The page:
Volume 74, Number 34 | December 29 - January 04, 2004


Lawsuits filed on stadium’s environmental impacts

By Albert Amateau

Two lawsuits, one by Cablevision and West Side residents and the other by mass transit advocacy organizations, are challenging the city environmental impact statement regarding the proposed 75,000-seat New York Sports and Convention Center stadium.
One suit, filed Wed., Dec. 22, by Cablevision, which owns Madison Sq. Garden, and the Hell’s Kitchen Hudson Yards Alliance, charged the city’s environmental study is the product of “manipulated data, baseless assumptions, incomplete disclosure and a distortion of the project’s significant environmental impact.”

The other suit, also filed on Dec. 22, by the Tri-State Transportation Campaign and the Straphangers’ Campaign, charged the 6,000-page environmental study underestimated the stadium’s traffic impact because it relied on a survey of New York Jets season ticket holders to determine how many fans would use mass transit to and from the stadium.

The civil suits name the city, the Metropolitan Transportation Authority and the Jets as defendants. The environmental review for the proposed 59-square-block redevelopment of the Hudson Yards and the proposed extension of the No. 7 subway line includes the stadium traffic impact, even though the arena, proposed for a platform above the Long Island rail yards south of the Javits Convention Center, is a separate project from the redevelopment.

The Bloomberg administration issued a statement that characterized the suit by Cablevision and H.K/H.Y. Alliance as the work of “monopolists,” referring to the Dolan family that controls Madison Sq. Garden, who fear competition from the proposed stadium.

The Jets issued a response expressing confidence that they would prevail in court.

Randy Mastro, the attorney for Cablevision and the Hell’s Kitchen Alliance, attacked the E.I.S. on the grounds that it used a survey of 600 Jets ticket holders to determine that about 70 percent of patrons would use public transit to and from the stadium.

The Cablevision suit cites an e-mail by a Jets executive to the company conducting the survey directing how a “push question” should best be placed to elicit a response that minimizes the traffic impact. The suit says the environmental study also distorts the impact of traffic congestion, noise and air pollution of the stadium.

Mastro, a deputy mayor under the Giuliani administration, said at a news conference after filing the Cablevision/Hell’s Kitchen suit, “This intentional manipulation of traffic data undermines the environmental review process.”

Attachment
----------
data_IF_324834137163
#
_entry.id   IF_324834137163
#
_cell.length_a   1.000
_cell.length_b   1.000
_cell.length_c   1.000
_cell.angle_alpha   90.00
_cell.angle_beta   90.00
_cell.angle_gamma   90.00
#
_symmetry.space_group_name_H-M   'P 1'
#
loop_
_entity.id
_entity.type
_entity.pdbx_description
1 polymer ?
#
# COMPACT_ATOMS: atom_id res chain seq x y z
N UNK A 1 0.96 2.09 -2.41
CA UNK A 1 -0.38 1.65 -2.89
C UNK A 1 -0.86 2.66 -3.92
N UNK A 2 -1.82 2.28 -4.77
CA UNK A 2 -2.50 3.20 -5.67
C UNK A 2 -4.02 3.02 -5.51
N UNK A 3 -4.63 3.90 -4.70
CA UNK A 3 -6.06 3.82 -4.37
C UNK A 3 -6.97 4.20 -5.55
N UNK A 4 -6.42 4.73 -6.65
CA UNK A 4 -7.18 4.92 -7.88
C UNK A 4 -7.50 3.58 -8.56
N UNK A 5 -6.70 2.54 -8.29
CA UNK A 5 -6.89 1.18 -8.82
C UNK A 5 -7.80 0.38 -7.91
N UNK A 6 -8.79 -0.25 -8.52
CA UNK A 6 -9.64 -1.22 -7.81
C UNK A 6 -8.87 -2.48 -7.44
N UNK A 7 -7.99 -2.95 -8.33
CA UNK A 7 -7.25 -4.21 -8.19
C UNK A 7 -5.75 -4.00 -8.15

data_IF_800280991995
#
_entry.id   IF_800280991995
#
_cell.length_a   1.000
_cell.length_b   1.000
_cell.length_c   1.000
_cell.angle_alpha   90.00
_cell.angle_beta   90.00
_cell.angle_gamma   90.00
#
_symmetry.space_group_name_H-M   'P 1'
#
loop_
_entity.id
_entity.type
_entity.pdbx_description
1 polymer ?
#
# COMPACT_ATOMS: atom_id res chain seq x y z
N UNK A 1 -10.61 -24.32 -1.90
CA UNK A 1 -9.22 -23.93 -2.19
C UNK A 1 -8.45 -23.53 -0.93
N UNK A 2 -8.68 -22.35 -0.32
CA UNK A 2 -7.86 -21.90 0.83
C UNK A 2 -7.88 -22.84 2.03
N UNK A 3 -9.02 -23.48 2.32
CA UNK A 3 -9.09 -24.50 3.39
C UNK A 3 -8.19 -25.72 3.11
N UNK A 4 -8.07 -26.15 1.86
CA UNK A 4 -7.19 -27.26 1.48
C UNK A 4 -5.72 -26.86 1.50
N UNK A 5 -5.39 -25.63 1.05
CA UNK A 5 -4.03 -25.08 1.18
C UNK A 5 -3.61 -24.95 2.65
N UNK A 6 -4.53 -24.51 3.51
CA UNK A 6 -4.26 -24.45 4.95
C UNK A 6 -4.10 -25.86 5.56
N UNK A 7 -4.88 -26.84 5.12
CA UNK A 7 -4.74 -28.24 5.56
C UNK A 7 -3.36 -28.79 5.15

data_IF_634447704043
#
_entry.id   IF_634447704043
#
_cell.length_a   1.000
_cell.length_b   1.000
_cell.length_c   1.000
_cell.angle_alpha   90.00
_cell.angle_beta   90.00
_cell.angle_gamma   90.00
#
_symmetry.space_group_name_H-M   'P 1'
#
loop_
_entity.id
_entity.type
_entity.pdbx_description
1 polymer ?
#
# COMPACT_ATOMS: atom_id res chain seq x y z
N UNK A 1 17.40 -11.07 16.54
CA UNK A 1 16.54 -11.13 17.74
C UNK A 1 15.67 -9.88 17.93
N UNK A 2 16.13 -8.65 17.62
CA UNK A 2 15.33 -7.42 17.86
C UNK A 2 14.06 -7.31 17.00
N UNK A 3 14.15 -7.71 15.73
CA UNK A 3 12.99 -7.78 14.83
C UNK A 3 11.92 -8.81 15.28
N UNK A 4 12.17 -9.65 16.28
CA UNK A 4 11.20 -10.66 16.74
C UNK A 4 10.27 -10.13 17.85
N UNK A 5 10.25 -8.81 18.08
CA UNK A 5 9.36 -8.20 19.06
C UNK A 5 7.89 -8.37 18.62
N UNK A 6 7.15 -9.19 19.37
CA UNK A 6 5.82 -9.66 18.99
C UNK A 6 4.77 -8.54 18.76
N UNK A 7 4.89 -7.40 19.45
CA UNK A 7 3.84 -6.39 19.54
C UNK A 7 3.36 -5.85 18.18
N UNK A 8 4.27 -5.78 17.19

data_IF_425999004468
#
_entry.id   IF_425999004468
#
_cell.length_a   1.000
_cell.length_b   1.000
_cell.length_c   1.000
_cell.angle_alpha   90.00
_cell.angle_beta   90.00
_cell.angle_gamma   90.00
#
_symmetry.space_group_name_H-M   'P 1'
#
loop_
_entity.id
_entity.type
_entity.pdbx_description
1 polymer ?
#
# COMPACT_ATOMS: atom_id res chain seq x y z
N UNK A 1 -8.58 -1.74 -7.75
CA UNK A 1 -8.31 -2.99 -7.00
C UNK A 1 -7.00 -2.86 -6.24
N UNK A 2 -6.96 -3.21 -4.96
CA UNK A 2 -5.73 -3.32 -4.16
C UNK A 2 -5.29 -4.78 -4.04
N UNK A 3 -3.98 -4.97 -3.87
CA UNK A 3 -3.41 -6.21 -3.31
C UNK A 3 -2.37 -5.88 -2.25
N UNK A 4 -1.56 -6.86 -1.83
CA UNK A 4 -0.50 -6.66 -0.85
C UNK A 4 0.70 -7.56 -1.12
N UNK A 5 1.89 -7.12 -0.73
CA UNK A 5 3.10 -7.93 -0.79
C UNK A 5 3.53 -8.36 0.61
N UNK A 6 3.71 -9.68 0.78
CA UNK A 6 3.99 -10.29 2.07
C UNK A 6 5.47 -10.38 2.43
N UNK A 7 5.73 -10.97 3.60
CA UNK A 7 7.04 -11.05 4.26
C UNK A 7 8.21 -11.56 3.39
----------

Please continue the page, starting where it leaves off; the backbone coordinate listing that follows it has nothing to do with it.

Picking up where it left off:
The Giuliani administration had proposed building a stadium over the rail yards for the New York Yankees.

The Tri-State Transportation Campaign said in its suit that the environmental statement used a variety of more objective estimates of mass transit and auto options for Hudson Yards land uses other than the stadium.

Kate Slavin, Tri-State associate director, said at a news conference that the environmental study indicated “the proposed stadium would attract a much greater share of patrons using mass transit than at any other urban stadium we could find numbers for. That’s what drew our attention to the issue.”

The Tri-State suit quotes the environmental study assertion that crowding at transit stations because of stadium use would be addressed by improvements to the transit system such as the Second Ave. subway and the Long Island Railroad connection to Grand Central Terminal.

“Everyone knows the Second Avenue line has been promised and delayed for decades and the M.T.A. is facing tough times today,” said Jon Orcutt, executive director of Tri-State. “At the very least, the city owes the public a look at what the stadium and the West Side development plan will do to transit crowding in case these projects don’t come through.”

The two lawsuits seek a new environmental review and an injunction against beginning construction on the stadium.

The plaintiffs are also counting on the suits delaying construction beyond July of this year when the International Olympic Committee is scheduled to choose a venue for the 2012 Summer Olympics. If the committee chooses Paris over New York as expected, the city’s push for the stadium would weaken, opponents believe.

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